Select Format: Hardcover. ISBN13:9780521316149.
Start by marking Child Abuse and Its Consequences as Want to Read . See a Problem? We’d love your help.
Start by marking Child Abuse and Its Consequences as Want to Read: Want to Read savin. ant to Read.
Child abuse and its consequences. 1 2 3 4 5. Want to Read.
The scientific study of child maltreatment and its consequences is in it.
Understanding Child Abuse and Neglect. Sexually abused children, particularly those abused by a family member, may show high levels of dissociation, a process that produces a disturbance in the normally integrative functions of memory and identity (Trickett and Putnam, in press).
In discussing conditions that lead to child abuse, spouse battering, and murder, Berkowitz identifies such risk factors as childhood experiences, frustration, poverty, and personal and social stresses, as well as external events and situations that bring hostile ideas to mind.
Children in violent households are three to nine times more likely to be injured and abused, either directly or while trying to. .Maltreatment suffered during childhood has long-term consequences which risk impacting on parenthood
Children in violent households are three to nine times more likely to be injured and abused, either directly or while trying to protect their parent. Conversely, in 60% of cases where children have been abused the mother will also have been a victim. The impact on children depends on the intensity and frequency of the violence more than their gender or age, but the presenting features are as varied as in adults. Maltreatment suffered during childhood has long-term consequences which risk impacting on parenthood. Supporting victims of violence in childhood as they adapt to parenthood represents a challenge for health professionals working in perinatal services.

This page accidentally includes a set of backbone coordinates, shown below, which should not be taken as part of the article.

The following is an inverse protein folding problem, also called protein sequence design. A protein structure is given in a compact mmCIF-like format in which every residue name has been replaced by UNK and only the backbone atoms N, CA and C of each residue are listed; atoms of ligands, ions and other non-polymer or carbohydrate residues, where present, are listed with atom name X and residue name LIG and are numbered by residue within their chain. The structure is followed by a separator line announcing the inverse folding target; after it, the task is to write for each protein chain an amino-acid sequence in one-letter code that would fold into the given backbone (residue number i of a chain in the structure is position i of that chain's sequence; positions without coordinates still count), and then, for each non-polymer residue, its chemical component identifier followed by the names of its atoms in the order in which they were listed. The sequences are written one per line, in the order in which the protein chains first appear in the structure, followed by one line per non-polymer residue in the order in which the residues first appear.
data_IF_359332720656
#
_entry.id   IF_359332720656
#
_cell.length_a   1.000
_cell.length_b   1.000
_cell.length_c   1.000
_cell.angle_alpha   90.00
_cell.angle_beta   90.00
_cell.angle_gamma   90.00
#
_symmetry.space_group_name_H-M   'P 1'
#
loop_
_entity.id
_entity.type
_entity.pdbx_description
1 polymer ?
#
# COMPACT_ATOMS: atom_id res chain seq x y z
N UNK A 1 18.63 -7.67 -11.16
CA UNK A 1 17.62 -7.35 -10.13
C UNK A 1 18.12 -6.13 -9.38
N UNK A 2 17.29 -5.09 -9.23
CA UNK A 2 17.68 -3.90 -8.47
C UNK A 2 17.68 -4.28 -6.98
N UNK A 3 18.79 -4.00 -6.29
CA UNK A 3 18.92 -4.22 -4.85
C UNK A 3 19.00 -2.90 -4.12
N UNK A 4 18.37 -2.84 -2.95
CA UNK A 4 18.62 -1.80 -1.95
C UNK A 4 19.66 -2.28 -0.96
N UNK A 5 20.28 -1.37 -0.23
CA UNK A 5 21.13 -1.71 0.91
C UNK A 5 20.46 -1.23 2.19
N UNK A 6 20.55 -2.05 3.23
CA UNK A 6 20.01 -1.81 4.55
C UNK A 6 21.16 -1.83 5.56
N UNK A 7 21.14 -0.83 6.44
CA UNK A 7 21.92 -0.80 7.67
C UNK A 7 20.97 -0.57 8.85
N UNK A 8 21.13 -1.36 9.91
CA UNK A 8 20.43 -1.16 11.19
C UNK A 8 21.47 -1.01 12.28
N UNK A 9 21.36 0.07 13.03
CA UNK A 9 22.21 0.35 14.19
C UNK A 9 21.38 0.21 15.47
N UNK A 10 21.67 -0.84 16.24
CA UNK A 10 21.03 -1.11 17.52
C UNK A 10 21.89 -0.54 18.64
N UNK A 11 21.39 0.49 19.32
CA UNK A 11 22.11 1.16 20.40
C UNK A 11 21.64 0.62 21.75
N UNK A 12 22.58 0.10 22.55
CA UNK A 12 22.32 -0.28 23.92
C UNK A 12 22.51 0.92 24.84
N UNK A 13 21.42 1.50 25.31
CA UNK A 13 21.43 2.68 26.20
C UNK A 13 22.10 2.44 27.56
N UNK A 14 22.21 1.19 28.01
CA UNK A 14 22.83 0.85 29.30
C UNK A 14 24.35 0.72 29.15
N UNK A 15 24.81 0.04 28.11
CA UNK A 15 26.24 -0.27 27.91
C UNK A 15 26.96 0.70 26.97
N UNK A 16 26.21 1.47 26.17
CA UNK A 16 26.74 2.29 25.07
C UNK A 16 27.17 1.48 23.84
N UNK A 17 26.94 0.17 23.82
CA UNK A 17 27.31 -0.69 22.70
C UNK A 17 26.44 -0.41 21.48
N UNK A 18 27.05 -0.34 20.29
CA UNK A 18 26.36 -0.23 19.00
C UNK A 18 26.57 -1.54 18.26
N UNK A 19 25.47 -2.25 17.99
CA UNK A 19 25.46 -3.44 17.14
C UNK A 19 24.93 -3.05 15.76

Child Abuse and Its Consequences: Observational ApproachesRachel Calan and Cristina Franchi. Published online by Cambridge University Press: 16 June 2009. Export citation Request permission.
Cite this chapter as: Pollard I. (2002) Understanding Child Abuse and Its Biological Consequences.
These keywords were added by machine and not by the authors. This process is experimental and the keywords may be updated as the learning algorithm improves. Cite this chapter as: Pollard I. In: Life, Love and Children. Springer, Boston, MA.
The book was published by Routledge, which is a subsidiary of the Taylor and Francis publishing group
The widespread prevalence of child physical abuse, as well .
The widespread prevalence of child physical abuse, as well as the numerous problems and consequences associated with it, has been increasingly recognized since Kempe and his col-leagues first described the symptoms of "the battered child syndrome" (Kempe, Silverman, Steele, Droegemueller, & Silver, 1962). rate of reported physical abuse increased by 58% over its 1980 level, which was most likely a result of increased public recogni-tion of abuse rather than an increase in the actual occurrence of physical abuse (NCCAN, 1988).